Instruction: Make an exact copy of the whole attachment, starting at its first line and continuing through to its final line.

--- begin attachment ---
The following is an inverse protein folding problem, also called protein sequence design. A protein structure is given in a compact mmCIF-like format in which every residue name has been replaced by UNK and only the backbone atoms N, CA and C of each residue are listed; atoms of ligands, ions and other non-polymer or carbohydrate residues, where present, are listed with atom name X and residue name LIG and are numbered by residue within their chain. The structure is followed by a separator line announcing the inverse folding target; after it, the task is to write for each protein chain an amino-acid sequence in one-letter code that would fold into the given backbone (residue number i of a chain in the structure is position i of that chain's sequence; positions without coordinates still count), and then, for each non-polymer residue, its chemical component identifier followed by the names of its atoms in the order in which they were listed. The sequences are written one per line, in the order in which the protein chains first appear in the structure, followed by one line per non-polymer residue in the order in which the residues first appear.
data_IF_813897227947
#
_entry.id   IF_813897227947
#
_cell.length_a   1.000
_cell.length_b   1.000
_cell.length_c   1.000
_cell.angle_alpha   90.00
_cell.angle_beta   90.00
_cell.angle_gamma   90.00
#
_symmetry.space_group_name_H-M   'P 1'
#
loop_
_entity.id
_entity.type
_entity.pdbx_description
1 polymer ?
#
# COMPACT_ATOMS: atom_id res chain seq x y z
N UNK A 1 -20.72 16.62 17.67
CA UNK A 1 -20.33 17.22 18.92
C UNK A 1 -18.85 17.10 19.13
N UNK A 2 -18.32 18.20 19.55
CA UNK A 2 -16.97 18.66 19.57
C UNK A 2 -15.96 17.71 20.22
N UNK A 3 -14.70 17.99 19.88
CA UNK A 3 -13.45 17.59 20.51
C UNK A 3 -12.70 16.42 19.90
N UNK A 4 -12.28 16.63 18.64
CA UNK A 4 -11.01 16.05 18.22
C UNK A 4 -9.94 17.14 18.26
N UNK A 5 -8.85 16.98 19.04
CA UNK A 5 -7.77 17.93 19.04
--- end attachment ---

The following is an inverse protein folding problem, also called protein sequence design. A protein structure is given in a compact mmCIF-like format in which every residue name has been replaced by UNK and only the backbone atoms N, CA and C of each residue are listed; atoms of ligands, ions and other non-polymer or carbohydrate residues, where present, are listed with atom name X and residue name LIG and are numbered by residue within their chain. The structure is followed by a separator line announcing the inverse folding target; after it, the task is to write for each protein chain an amino-acid sequence in one-letter code that would fold into the given backbone (residue number i of a chain in the structure is position i of that chain's sequence; positions without coordinates still count), and then, for each non-polymer residue, its chemical component identifier followed by the names of its atoms in the order in which they were listed. The sequences are written one per line, in the order in which the protein chains first appear in the structure, followed by one line per non-polymer residue in the order in which the residues first appear.
data_IF_813897227947
#
_entry.id   IF_813897227947
#
_cell.length_a   1.000
_cell.length_b   1.000
_cell.length_c   1.000
_cell.angle_alpha   90.00
_cell.angle_beta   90.00
_cell.angle_gamma   90.00
#
_symmetry.space_group_name_H-M   'P 1'
#
loop_
_entity.id
_entity.type
_entity.pdbx_description
1 polymer ?
#
# COMPACT_ATOMS: atom_id res chain seq x y z
N UNK A 1 -20.72 16.62 17.67
CA UNK A 1 -20.33 17.22 18.92
C UNK A 1 -18.85 17.10 19.13
N UNK A 2 -18.32 18.20 19.55
CA UNK A 2 -16.97 18.66 19.57
C UNK A 2 -15.96 17.71 20.22
N UNK A 3 -14.70 17.99 19.88
CA UNK A 3 -13.45 17.59 20.51
C UNK A 3 -12.70 16.42 19.90
N UNK A 4 -12.28 16.63 18.64
CA UNK A 4 -11.01 16.05 18.22
C UNK A 4 -9.94 17.14 18.26
N UNK A 5 -8.85 16.98 19.04
CA UNK A 5 -7.77 17.93 19.04